Your Workers’ Compensation Case
Our attorneys at Zediker Law Firm help workers who were injured on the job and were denied their workers’ comp claims. Using our experience in advocating for workers, we help them navigate the process of trying to recover the money they might rightfully be owed.
Although workers’ compensation is typically no-fault, employees injured on-the-job by-products or machinery could sue the manufacturer of those items to obtain compensation in court (in addition to their filing a standard workers’ compensation claim).
These injuries may be the result of unavoidable accidents, dangerous working environments, inadequate training, or faulty machinery. Under workers’ compensation, however, employees are not required to prove the reason that their injury occurred, as workers’ compensation is a no-fault system that compensates injured workers without regard to negligence or fault.
Our attorneys handle on-the-job injury claims involving, but not limited to, the following:
- Muscular injuries, broken bones, torn ligaments, torn rotator cuffs, and herniated disks from lifting, pushing, or other actions
- Sickness from exposure to toxins, including occupational diseases like mesothelioma or Black Lung
- Head injuries like concussions or traumatic brain injuries (TBIs) from falling objects or falls
- Tendonitis or other repetitive motion injuries
- Construction accidents
- Hearing loss or damage
- Cold and heat stress or burn injuries from accidents like electrocution
- Assorted injuries to the back, spinal cord, shoulder, eyes, knees, neck, hip, respiratory organs, ankles, wrists, feet, and hands.
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Fortunately, Florida requires most employers to provide workers’ compensation insurance for their employees. In Florida, workers’ compensation benefits are essentially a form of wage replacement. How much you are entitled to receive depends on how much your ability to work is impacted by the injury. In Florida, you do not need to prove that your employer was at fault for your injury—only that the injury occurred while you were working.
Most accidental injuries and occupational diseases which occur in the course and scope of employment are covered by workers’ compensation. However, mental or nervous injuries are not covered unless they stem from a physical injury.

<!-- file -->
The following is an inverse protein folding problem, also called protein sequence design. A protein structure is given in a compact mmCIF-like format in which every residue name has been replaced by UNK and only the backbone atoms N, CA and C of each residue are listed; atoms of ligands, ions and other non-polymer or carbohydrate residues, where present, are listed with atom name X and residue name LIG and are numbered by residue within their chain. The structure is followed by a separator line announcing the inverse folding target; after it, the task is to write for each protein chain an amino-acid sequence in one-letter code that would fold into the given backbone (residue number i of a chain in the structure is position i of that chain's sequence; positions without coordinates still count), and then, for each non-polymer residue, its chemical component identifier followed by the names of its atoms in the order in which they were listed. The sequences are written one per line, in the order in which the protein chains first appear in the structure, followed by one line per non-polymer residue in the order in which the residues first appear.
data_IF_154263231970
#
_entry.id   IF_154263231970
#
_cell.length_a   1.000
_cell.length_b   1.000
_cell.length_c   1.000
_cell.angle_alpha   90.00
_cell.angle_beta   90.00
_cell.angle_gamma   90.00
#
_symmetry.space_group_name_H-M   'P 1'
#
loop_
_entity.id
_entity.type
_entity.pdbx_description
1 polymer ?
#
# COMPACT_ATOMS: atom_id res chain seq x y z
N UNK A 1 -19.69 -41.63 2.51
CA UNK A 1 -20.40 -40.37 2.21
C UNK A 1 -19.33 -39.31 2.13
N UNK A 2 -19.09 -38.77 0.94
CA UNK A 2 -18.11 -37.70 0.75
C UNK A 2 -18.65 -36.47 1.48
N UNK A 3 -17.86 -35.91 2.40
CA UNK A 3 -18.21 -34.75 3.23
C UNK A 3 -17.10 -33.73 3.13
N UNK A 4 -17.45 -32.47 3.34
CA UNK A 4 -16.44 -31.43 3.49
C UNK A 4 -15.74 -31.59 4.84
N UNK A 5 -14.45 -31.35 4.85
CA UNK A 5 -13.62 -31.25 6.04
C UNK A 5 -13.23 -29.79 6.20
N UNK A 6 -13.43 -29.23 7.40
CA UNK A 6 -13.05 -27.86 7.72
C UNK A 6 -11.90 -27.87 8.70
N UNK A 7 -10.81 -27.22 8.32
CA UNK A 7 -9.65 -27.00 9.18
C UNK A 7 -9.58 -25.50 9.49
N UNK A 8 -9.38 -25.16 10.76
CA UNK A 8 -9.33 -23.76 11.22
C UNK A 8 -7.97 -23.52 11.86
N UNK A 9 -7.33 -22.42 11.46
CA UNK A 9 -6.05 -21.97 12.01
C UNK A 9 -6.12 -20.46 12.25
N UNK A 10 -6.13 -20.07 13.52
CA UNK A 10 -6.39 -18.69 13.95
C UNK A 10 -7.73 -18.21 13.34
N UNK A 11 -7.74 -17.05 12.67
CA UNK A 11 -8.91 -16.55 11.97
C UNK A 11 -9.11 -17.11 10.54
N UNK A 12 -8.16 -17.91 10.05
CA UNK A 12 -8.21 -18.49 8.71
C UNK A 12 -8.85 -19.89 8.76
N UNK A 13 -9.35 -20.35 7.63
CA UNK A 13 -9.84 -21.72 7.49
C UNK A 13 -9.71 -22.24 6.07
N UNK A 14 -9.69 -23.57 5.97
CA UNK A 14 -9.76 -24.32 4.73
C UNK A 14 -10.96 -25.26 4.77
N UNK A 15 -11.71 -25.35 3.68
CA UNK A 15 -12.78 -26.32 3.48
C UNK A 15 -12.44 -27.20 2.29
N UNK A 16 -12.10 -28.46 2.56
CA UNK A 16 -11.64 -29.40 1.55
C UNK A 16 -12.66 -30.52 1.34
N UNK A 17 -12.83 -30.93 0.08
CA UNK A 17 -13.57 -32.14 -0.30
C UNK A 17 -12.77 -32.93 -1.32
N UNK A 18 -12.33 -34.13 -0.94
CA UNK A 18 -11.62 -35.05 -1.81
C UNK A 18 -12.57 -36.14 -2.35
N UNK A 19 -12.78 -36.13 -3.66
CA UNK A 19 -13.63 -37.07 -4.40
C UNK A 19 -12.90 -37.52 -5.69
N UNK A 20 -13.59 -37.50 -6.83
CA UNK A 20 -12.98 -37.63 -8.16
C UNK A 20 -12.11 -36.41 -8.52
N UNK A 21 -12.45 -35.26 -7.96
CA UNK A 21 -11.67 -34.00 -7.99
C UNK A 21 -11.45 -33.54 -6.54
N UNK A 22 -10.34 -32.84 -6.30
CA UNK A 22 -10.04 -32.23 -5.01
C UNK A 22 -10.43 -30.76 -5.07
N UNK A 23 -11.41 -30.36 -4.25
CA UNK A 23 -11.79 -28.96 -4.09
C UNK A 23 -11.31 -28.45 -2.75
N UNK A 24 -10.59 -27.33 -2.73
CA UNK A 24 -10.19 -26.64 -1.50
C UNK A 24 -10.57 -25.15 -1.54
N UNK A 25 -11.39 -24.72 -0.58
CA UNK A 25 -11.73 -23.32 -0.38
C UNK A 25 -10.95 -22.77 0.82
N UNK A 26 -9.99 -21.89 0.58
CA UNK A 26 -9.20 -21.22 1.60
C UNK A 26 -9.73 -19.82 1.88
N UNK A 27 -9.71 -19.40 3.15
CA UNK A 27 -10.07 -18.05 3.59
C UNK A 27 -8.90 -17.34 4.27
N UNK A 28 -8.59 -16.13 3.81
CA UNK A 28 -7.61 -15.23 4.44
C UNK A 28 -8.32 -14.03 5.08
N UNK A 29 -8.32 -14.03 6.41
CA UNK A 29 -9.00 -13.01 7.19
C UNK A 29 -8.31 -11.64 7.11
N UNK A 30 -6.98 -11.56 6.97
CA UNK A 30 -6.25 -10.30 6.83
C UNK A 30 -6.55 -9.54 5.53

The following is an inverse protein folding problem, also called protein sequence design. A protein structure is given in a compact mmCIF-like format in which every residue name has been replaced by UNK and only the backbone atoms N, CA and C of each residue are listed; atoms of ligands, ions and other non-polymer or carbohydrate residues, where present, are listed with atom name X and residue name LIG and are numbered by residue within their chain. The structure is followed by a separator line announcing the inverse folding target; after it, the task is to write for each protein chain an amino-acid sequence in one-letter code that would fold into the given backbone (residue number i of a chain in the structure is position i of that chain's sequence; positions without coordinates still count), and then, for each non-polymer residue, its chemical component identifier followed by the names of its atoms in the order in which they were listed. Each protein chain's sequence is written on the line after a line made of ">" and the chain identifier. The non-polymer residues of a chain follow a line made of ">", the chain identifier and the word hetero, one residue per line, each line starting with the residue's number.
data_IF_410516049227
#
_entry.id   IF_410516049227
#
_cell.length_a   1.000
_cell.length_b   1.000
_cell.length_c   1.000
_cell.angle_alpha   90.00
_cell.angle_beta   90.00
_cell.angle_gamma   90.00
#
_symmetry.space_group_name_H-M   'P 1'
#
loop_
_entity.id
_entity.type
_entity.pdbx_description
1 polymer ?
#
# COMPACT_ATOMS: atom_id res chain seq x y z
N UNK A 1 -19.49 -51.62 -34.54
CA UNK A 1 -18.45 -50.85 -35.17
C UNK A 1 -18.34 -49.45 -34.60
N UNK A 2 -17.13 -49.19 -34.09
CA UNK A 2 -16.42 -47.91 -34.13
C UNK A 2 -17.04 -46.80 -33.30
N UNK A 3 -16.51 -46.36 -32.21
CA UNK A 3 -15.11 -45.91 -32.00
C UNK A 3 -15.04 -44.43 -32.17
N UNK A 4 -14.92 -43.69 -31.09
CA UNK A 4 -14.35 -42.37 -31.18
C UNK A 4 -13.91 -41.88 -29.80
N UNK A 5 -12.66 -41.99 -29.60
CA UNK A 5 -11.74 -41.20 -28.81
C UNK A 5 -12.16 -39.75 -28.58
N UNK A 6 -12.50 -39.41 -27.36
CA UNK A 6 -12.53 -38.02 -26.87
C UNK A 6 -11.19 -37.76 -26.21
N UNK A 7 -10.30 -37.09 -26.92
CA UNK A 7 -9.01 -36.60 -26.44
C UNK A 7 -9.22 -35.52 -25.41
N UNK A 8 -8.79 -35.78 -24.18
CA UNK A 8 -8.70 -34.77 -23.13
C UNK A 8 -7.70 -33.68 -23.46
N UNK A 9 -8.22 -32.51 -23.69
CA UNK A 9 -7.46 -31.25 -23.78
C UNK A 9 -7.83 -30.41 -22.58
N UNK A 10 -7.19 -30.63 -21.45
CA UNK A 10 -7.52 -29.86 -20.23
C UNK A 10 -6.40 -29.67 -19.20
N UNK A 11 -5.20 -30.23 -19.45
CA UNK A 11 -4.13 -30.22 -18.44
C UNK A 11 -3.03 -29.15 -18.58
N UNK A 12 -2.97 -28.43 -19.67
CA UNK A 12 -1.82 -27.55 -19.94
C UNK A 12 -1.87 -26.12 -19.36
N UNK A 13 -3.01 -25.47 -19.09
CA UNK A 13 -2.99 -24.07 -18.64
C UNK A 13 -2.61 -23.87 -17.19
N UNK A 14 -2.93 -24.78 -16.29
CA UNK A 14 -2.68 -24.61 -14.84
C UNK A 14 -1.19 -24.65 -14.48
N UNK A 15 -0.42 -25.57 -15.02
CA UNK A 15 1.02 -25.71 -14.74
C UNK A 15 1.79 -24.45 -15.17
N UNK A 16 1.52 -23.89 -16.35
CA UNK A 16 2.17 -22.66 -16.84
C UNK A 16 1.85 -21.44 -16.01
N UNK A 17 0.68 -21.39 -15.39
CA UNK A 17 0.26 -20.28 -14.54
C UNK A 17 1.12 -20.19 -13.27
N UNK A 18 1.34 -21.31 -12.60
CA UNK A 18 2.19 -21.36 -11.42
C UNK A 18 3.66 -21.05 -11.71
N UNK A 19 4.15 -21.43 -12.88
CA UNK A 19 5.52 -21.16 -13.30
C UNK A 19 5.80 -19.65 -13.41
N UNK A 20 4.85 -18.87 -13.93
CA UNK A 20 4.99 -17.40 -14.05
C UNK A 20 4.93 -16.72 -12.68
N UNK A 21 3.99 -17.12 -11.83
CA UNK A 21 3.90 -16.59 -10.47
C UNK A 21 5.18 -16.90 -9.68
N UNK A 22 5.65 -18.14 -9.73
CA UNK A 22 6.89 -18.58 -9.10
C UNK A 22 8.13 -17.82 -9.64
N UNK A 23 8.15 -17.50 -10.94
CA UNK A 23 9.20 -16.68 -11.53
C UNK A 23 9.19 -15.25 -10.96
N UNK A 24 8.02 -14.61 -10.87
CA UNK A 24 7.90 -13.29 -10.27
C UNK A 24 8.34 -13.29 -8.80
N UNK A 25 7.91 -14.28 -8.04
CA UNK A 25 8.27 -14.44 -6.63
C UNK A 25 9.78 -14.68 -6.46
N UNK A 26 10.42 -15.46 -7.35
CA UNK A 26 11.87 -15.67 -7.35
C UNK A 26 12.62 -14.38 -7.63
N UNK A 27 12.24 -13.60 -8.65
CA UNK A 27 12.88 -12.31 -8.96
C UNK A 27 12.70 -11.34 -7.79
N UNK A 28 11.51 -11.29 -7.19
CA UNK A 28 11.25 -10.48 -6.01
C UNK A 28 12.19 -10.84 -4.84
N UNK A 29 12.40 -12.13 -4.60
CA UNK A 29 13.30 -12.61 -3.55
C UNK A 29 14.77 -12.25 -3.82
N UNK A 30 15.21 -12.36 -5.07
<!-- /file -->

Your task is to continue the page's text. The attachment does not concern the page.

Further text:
No matter how much your wages are, if you make more than $20 per week, your disability compensation will be limited to 100% of the statewide average weekly wage. As of January 1, 2016, the maximum weekly compensation was $863. The amount you may receive may be further limited based on the percentages below.
In addition to medical care coverage, three types of benefits are available: temporary total disability (TTD), temporary partial disability (TPD), and impairment benefits. TTD benefits are equal to 66 2/3% of your regular wages in most cases. If you can return to work but are unable to earn the wages you were earning prior to the injury, TPD benefits pay you 80% of the difference between 80% of your wages before your injury and what you are able to earn now. Finally, impairment benefits pay you for any permanent disability resulting from your injury.
Statue of Limitations
While there are exceptions, generally you must report a work-related injury within 30 days of the date or initial manifestation of the injury. Ultimately, you must file a petition for benefits within 2 years of your injury, but even then there are exceptions to the 2-year limitation.
In Florida, when your benefits begin depends on how long your disability lasts. If your disability lasts fewer than 22 days, your benefits do not begin until day 8 of your disability. However, if your disability lasts more than 21 days, you may receive benefits dating back to day 1 of your disability.
Whether you are receiving TTD or TPD benefits, you can receive only up to 104 weeks of benefits. If you are receiving 80% of your regular wages due to a critical injury, the time limit is shortened to only 6 months.
If your benefits are denied, Zediker Law Firm can help you file a lawsuit against the workers’ compensation insurance company. Your claim might be based on many causes of action, including an inaccurate diagnosis by the workers’ compensation insurance doctor or an inaccurate calculation of your regular wages.
Florida’s business-friendly laws could easily prevent you from getting the benefits you’re legally entitled to. Whether you’re concerned that the doctor you were instructed to see misdiagnosed you or your insurance is simply refusing to pay your benefits, Zediker Law Firm will be able to protect your rights.
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